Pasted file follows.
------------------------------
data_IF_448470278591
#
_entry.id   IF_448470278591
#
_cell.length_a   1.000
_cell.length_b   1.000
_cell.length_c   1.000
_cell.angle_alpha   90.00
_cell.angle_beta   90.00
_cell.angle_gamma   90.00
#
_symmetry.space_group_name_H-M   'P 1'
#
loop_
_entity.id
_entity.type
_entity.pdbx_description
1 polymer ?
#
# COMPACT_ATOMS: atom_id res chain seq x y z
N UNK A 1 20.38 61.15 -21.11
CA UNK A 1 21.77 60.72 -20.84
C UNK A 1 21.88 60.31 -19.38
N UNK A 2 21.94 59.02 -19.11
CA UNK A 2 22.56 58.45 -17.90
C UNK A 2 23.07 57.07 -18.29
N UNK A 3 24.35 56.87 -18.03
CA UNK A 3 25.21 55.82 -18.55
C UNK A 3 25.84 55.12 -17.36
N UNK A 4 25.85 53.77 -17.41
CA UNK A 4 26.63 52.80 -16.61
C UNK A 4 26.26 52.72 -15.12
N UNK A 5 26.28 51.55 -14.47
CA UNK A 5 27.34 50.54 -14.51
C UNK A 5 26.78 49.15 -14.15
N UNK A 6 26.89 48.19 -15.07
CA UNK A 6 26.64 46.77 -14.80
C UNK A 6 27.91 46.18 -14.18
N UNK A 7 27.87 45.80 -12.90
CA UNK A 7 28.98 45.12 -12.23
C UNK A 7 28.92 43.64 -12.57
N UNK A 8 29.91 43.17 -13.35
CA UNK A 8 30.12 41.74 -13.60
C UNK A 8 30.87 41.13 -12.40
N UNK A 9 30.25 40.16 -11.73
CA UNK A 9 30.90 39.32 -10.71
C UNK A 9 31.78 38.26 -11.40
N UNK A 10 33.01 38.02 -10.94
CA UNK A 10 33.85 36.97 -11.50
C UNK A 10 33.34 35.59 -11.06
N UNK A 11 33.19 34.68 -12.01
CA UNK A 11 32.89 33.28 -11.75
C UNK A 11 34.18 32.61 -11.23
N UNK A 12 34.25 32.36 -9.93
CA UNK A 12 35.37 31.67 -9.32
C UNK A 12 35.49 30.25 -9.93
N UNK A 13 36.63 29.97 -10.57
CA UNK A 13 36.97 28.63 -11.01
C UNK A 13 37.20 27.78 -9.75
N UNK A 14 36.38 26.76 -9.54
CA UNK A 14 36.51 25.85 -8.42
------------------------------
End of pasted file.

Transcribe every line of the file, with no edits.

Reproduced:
data_IF_448470278591
#
_entry.id   IF_448470278591
#
_cell.length_a   1.000
_cell.length_b   1.000
_cell.length_c   1.000
_cell.angle_alpha   90.00
_cell.angle_beta   90.00
_cell.angle_gamma   90.00
#
_symmetry.space_group_name_H-M   'P 1'
#
loop_
_entity.id
_entity.type
_entity.pdbx_description
1 polymer ?
#
# COMPACT_ATOMS: atom_id res chain seq x y z
N UNK A 1 20.38 61.15 -21.11
CA UNK A 1 21.77 60.72 -20.84
C UNK A 1 21.88 60.31 -19.38
N UNK A 2 21.94 59.02 -19.11
CA UNK A 2 22.56 58.45 -17.90
C UNK A 2 23.07 57.07 -18.29
N UNK A 3 24.35 56.87 -18.03
CA UNK A 3 25.21 55.82 -18.55
C UNK A 3 25.84 55.12 -17.36
N UNK A 4 25.85 53.77 -17.41
CA UNK A 4 26.63 52.80 -16.61
C UNK A 4 26.26 52.72 -15.12
N UNK A 5 26.28 51.55 -14.47
CA UNK A 5 27.34 50.54 -14.51
C UNK A 5 26.78 49.15 -14.15
N UNK A 6 26.89 48.19 -15.07
CA UNK A 6 26.64 46.77 -14.80
C UNK A 6 27.91 46.18 -14.18
N UNK A 7 27.87 45.80 -12.90
CA UNK A 7 28.98 45.12 -12.23
C UNK A 7 28.92 43.64 -12.57
N UNK A 8 29.91 43.17 -13.35
CA UNK A 8 30.12 41.74 -13.60
C UNK A 8 30.87 41.13 -12.40
N UNK A 9 30.25 40.16 -11.73
CA UNK A 9 30.90 39.32 -10.71
C UNK A 9 31.78 38.26 -11.40
N UNK A 10 33.01 38.02 -10.94
CA UNK A 10 33.85 36.97 -11.50
C UNK A 10 33.34 35.59 -11.06
N UNK A 11 33.19 34.68 -12.01
CA UNK A 11 32.89 33.28 -11.75
C UNK A 11 34.18 32.61 -11.23
N UNK A 12 34.25 32.36 -9.93
CA UNK A 12 35.37 31.67 -9.32
C UNK A 12 35.49 30.25 -9.93
N UNK A 13 36.63 29.97 -10.57
CA UNK A 13 36.97 28.63 -11.01
C UNK A 13 37.20 27.78 -9.75
N UNK A 14 36.38 26.76 -9.54
CA UNK A 14 36.51 25.85 -8.42